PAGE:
Beyond a tough path to standardization, blockchain has a public relations problem with three-quarters of surveyed shipping enterprises uninterested in the technology.
New research from the global management consulting firm Boston Consulting Group (BCG) on blockchain shows the technology has a way to go before convincing the majority of enterprises of its near-term value, with 74 percent saying they are only superficially exploring opportunities or haven’t thought about blockchain at all.
Although 59 percent of the 100 transportation and logistics companies BCG surveyed believe blockchain will disrupt the industry in the next two to five years, 60 percent believe a lack of coordination among industry players and the absence of an ecosystem are major barriers to blockchain adoption. The survey found that only 16 percent of transport and logistics executives feel that they have a clear understanding of blockchain technology and its implications for their industry.
Those findings dovetail with conversations JOC.com has had with shippers about the topic, largely due to confusion about the technology, its suitability to their problems, and a perceived lack of value over existing systems.
Blockchain — distributed ledger technology
Blockchain, also called distributed ledger technology, is a “shared digital ledger for recording and storing transactions between multiple participants in a network,” BCG wrote in a report released Tuesday. It is unique to traditional databases in that any changes to data must be approved by a majority of participants and the data is cryptographically encrypted to make tampering evident.
The report, Resolving the Blockchain Paradox in Transport and Logistics, is a call to action for the logistics industry to gear up for a period when blockchain will be used to remedy a number of chronic pain points.
“The benefits include improvements to speed, traceability, cargo safety, and invoicing and payment processes. Such benefits can drive substantial cost reductions, helping to relieve the intense margin pressure experienced by many industry players,” according to the report. “Companies may even be able to use blockchain to develop entirely new business models, such as those relating to virtual global networks, pooled fleets, and on-demand staffing.”
The report noted a number of examples in which blockchain could alleviate inefficient process, including one example around freight invoicing, payment, and reconciliation. “Because the multiple parties involved in T&L [transportation and logistics] transactions maintain their own records and ledgers, invoicing and payments are paper-intensive processes that often entail manual entry. To check for mistakes and inaccuracies (and potential fraud), companies need to conduct a time-consuming reconciliation step before payments are released.”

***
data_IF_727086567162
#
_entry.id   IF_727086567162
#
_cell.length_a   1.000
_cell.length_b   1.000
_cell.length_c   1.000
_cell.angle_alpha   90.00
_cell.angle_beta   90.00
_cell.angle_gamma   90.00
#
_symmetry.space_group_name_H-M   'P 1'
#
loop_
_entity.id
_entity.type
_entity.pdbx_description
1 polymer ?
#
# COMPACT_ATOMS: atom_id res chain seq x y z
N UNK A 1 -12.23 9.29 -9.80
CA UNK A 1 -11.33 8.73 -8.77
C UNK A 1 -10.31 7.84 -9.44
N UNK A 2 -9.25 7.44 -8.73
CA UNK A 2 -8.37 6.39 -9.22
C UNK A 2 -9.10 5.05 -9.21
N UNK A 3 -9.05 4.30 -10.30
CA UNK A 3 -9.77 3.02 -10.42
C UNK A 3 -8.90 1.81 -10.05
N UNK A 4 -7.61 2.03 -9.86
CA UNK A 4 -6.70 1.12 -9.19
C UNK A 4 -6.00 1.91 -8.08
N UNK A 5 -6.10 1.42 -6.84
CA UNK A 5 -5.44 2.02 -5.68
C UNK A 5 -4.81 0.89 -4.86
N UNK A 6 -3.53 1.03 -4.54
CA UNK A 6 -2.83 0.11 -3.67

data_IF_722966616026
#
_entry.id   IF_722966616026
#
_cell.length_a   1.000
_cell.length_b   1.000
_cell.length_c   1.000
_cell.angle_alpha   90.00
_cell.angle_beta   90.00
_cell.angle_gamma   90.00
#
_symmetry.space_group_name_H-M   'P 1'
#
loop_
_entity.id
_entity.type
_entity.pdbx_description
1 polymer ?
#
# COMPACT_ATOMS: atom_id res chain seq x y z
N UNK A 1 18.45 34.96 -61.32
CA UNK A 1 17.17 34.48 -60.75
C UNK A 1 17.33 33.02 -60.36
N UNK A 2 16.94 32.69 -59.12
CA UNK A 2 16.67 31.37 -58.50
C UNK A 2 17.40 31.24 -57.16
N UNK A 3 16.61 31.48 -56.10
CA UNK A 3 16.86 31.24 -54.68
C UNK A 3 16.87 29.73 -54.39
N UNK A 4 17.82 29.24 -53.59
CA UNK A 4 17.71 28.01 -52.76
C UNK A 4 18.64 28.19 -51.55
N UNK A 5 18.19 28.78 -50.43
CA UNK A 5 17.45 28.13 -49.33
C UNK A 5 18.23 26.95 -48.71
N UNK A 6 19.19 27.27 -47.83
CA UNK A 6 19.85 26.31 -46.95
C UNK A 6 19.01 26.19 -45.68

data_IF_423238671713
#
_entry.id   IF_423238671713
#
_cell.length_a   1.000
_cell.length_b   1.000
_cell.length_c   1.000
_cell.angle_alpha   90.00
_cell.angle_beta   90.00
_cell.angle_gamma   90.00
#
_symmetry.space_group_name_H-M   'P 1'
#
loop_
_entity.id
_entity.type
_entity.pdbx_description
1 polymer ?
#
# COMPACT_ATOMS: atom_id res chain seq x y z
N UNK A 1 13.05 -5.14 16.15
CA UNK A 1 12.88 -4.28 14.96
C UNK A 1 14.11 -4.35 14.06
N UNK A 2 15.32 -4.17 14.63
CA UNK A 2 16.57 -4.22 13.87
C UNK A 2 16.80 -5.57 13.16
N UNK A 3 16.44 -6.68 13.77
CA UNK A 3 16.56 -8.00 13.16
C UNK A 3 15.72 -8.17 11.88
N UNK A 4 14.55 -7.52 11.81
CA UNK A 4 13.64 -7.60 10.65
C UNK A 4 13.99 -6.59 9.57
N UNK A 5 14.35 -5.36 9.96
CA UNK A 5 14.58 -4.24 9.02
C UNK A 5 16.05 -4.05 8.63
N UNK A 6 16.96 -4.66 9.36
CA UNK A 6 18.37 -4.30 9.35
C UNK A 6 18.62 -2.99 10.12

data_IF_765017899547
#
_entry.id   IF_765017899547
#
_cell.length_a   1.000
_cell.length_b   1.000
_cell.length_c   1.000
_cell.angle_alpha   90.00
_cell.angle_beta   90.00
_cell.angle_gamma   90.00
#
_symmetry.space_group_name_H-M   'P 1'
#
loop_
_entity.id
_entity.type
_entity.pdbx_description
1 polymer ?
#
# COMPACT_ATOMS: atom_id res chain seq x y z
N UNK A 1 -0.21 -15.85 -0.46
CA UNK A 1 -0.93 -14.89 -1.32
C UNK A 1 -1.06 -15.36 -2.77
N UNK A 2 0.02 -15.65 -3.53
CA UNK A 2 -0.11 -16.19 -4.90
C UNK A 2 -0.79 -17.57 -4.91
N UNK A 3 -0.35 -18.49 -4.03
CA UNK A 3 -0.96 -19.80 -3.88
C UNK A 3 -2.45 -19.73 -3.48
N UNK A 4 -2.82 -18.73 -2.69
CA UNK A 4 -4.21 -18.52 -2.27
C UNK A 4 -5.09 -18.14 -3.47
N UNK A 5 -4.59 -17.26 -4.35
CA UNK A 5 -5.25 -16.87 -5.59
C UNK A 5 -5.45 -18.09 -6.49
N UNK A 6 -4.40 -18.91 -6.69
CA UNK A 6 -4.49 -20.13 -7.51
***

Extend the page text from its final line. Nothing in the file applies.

Blockchain could, in theory, eliminate that reconciliation process by providing a decentralized ledger between the two parties that would serve as an immutable, timestamped record.
BCG’s research found that since 2013 venture capital groups have invested roughly $300 million into start-up companies offering blockchain solutions relevant to the logistics industry, including $53 million specifically in shipping and freight management, as well as in trading and shipping platforms. And that doesn’t include money invested by shippers and third-party logistics providers (3PLs) to explore the concept or build fledgling solutions based on it.
'An ecosystem that creates mutual benefits across the chain'
“To realize the promise of blockchain, T&L stakeholders must collaborate to develop an ecosystem that forges trust and creates mutual benefits across the value chain,” the report said. “Each company must also work with suppliers, customers, and even competitors to understand and implement solutions that address its specific business needs.”
To some extent these ecosystems have already begun to formalize. A number of ocean carrier-backed consortiums emerged in 2018 aiming to bring trade and shipping documents into a blockchain platform, while the Blockchain in Transport Alliance and its nearly 500 members are attempting to build use cases around the technology. However, it’s still unclear whether standards will take root in an industry typically averse to such mandates.
The report, however, believes there needs to be a company or group of companies that serves as an orchestrator “[to] catalyze the development of the ecosystem ... Regardless of which entities take on the orchestrator’s role, it is critical that they seek to promote value at the industry level, rather than pursue their own self-interest.”
BCG suggested that adoption of blockchain technology has also “been impeded by the very same obstacles relating to coordination and trust that the technology would help the industry to overcome. That, in essence, is the industry’s blockchain paradox.” The report notes that the efficacy of blockchain is dependent on other technology, both in terms of data feeding into and out of solutions.
The research was based on an online survey in September and October 2018 about participants’ understanding of blockchain and their progress in adopting the technology. Participants included those in the air freight, courier, express and parcel, logistics, rail, and shipping industries.